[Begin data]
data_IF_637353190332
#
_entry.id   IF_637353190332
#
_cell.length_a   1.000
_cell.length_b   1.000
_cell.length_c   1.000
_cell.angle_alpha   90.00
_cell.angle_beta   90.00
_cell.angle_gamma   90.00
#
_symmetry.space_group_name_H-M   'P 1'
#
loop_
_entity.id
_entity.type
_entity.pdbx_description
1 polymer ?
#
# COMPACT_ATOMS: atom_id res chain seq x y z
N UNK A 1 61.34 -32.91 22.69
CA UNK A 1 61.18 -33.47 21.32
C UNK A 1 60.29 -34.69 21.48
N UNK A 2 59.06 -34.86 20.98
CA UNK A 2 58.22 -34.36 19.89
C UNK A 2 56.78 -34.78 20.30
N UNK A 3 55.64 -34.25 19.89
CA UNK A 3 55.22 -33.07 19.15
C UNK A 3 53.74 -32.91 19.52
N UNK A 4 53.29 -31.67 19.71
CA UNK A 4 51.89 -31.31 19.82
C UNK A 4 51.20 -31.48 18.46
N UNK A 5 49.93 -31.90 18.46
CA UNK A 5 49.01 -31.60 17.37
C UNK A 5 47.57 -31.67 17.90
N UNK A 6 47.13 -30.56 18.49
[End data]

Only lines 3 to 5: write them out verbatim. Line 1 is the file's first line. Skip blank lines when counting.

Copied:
_entry.id   IF_637353190332
#
_cell.length_a   1.000